Returning to My Roots

A Letter from John McCall, serving in Taiwan

March 2019

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Dear Friends,

I’m writing this letter on the tilting train headed back to Taipei from Taiwan’s furthest point on the east coast, the county of Taidong. When I lived in this area 18 years ago working with the aboriginal churches, the fastest train was six hours. I took that train every other week in order to teach at the seminary in Taipei. Because the train I am riding on doesn’t have to slow down on the curvy mountain track, it will be only a 3½-hour ride late on this Sunday afternoon. But a few months ago, one of these technologically advanced trains crashed because of excessive speed on a curve.

After arriving in Taiwan, I studied Mandarin for two years and then was sent to work in about 35 aboriginal villages sprinkled along the Pacific coast. It was a wonderful way for me to improve my Mandarin, since I was preaching and speaking four times a week in different settings, and most of the time I was being translated into the aboriginal language. The translator had to understand what I was saying in Mandarin in order to translate, so it was great practice. I also learned so much about aboriginal life through staying in their homes each week.

The Eastern Paiwan Presbytery invited me to return to the east coast to do leadership training this past Saturday during the day, speak at a joint youth event on Saturday evening, and preach at worship on Sunday morning.

When I arrived there 20 years ago, I did a lot of work with the youth of the 30 churches. I baptized many babies and adults in churches that did not have ordained pastors. This weekend I met some of the young adults whom I had baptized as babies, and a number of the teenagers with whom I worked are now married with their own children.

Saturday morning I arrived at the church for leadership training, and I was pleased to see many of the pastors and church elders whom I knew, as well as some young evangelists whom I had taught at the aboriginal seminary. I am always impressed here by the commitment of church leaders and members who turn out in large numbers on a Saturday morning to grow in their faith.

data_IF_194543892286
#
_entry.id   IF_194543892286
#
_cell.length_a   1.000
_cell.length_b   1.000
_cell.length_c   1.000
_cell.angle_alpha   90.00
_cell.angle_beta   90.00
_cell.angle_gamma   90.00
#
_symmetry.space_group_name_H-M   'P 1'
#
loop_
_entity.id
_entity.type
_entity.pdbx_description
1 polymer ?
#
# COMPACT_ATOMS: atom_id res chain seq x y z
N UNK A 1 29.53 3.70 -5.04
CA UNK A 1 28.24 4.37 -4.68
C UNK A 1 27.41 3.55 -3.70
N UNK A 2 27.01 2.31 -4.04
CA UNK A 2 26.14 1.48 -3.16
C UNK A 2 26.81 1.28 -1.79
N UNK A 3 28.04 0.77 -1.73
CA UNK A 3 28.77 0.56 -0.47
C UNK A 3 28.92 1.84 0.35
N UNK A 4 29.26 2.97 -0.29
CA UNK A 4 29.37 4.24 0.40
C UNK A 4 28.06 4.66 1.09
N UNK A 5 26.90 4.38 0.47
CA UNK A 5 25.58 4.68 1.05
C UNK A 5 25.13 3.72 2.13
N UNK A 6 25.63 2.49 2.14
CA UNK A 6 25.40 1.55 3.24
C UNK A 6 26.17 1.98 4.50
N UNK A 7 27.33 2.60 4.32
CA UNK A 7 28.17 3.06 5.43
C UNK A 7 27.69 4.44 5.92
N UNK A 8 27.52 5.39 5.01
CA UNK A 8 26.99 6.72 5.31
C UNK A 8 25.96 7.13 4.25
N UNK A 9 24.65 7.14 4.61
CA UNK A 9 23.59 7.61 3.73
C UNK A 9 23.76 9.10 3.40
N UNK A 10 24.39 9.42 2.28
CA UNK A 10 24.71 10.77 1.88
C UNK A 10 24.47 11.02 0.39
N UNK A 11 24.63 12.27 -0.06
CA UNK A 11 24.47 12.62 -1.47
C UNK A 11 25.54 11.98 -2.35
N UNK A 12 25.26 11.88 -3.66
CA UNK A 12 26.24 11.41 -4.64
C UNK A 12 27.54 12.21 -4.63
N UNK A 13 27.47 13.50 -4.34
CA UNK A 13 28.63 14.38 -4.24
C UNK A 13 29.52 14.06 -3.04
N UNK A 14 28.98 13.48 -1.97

After the training, one of the young pastors took me to his church located on a bluff with a stunning view of the mountains jutting into the Pacific. They run a coffee shop as a means of evangelism. I met his three children and was glad to talk with his parents, who were very good to me when I used to stay in his village.

We then drove to another village where about 100 youth had gathered for a renewal service. These youth had never met a missionary, so the theme of my talk was “A Life Which Responds to God’s Love.” I encouraged them to use their lives to respond to God’s love. They listened intently. After I spoke, I met two of the young adults whom I had baptized as infants. At the beginning of our worship, they were part of the worship band.

I spent Saturday night in a room at a newly constructed aboriginal church that incorporates aboriginal art in its design. I woke this morning and looked out the window at heavy clouds hanging over the Pacific. The pastor of the church, a diminutive woman who is a great leader, is also a longtime friend. Before worship, she led the seven elders in a 40-minute time of prayer for the village, for Taiwan, and for the world. We then entered the sanctuary, where a worship band was beginning to lead singing. One of the worship leaders thanked God for leading and keeping them throughout the past week. I always learn from aboriginal Christians about giving every day to God and then depending on God throughout each day. God’s presence is woven into the fabric of their lives.

Later in the service, I preached. After worship we enjoyed a bountiful lunch on a deck overlooking the Pacific.

As I look out the window of the train at the mist- covered jagged Asian mountains and the fields of rice and bananas, I am deeply grateful for this opportunity to return to my roots. They have invited me to come back many times before, but I have always had other prior preaching and teaching commitments. Aboriginals are not known for planning a year ahead like the non-aboriginal churches do. My schedule fills up, and I have been unable to return to see them. So, it was a great joy this weekend to stay with them and be reminded of their gracious welcome early on in my time in Taiwan. They taught me so much then, and continued teaching me this weekend about faith, community, joy in the face of adversity, and generosity even when you don’t have a lot.

As I was leaving, one of the pastors got me to commit to return to their presbytery next year. I look forward to being with them again.

Gratefully,

John


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